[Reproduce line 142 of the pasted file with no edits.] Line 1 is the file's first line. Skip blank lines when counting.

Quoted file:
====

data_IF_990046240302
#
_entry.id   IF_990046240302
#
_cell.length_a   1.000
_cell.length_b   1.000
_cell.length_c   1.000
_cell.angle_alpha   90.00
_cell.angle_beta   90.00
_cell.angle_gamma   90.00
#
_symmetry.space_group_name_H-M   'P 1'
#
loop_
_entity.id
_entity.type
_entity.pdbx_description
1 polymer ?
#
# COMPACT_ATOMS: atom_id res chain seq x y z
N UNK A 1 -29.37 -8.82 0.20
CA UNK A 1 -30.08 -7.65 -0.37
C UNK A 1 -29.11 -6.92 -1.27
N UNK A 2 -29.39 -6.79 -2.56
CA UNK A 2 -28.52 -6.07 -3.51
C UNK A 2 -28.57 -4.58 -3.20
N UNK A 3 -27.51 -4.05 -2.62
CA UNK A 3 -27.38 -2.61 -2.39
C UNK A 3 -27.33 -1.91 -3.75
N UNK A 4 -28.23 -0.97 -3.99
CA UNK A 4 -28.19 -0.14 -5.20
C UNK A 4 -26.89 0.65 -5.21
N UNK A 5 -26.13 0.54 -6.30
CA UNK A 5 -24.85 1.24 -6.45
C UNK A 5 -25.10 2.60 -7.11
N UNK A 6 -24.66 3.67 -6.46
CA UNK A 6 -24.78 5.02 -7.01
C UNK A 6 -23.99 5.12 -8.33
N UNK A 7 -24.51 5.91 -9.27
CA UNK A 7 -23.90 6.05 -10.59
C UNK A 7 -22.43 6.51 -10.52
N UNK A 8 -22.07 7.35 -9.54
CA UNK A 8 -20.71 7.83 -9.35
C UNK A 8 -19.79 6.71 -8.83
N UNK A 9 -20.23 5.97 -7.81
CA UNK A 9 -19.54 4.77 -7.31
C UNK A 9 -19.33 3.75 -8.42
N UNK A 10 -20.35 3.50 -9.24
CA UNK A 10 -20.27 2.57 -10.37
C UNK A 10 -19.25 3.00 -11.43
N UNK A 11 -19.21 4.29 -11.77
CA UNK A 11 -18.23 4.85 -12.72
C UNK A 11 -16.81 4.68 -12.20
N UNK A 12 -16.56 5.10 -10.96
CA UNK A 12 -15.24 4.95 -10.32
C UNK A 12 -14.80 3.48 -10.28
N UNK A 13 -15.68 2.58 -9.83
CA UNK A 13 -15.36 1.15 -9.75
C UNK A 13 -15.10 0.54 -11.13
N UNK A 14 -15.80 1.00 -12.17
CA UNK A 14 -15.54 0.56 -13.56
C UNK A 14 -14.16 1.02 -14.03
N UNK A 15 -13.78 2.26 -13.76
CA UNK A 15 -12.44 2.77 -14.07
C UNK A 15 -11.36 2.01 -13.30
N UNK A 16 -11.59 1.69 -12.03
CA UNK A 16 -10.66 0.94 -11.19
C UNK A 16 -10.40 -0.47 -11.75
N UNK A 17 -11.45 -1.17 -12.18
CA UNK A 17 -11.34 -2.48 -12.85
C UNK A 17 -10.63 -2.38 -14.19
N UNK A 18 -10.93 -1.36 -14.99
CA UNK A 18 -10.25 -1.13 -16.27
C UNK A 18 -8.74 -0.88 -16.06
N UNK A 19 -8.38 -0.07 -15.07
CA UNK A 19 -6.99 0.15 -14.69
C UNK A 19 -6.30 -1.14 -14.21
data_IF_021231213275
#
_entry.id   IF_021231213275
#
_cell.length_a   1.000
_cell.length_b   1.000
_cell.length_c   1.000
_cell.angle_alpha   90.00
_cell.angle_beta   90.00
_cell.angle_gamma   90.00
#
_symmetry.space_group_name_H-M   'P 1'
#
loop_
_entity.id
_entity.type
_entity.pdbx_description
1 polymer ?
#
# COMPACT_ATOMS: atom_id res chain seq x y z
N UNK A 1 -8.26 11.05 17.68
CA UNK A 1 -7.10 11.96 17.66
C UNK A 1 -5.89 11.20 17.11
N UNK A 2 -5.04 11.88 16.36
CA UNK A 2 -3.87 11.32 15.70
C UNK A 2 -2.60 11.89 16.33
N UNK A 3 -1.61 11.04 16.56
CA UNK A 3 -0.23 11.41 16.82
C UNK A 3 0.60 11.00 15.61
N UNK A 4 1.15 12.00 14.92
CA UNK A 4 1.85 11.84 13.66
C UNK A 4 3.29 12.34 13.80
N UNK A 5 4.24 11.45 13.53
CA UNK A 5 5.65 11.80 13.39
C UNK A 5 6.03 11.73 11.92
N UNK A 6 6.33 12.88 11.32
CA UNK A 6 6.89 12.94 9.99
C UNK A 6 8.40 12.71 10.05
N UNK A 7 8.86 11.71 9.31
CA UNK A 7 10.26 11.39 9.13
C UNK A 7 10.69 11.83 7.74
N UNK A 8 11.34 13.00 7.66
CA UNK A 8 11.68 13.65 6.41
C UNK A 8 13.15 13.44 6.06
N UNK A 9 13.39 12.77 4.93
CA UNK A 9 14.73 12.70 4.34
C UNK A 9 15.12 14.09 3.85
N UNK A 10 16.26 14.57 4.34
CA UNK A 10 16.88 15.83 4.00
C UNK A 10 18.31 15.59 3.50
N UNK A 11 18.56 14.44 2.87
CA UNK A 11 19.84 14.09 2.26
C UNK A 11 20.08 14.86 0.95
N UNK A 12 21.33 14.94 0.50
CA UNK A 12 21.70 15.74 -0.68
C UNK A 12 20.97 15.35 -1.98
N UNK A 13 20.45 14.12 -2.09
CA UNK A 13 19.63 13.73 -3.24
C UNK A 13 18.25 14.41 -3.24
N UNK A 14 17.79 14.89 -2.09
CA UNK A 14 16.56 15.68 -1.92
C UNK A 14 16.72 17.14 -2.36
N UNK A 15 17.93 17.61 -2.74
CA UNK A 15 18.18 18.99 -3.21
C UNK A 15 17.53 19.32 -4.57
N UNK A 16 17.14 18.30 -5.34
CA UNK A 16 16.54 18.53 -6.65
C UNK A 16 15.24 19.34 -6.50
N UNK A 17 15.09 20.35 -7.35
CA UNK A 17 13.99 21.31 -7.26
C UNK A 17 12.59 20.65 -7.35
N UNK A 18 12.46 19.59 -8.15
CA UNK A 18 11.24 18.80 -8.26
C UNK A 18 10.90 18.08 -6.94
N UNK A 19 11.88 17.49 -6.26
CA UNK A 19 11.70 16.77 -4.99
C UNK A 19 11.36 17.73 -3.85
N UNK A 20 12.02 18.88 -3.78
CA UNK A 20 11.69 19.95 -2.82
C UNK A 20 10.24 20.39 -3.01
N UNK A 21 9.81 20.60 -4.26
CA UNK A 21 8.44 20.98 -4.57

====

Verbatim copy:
C UNK A 15 17.53 19.32 -4.57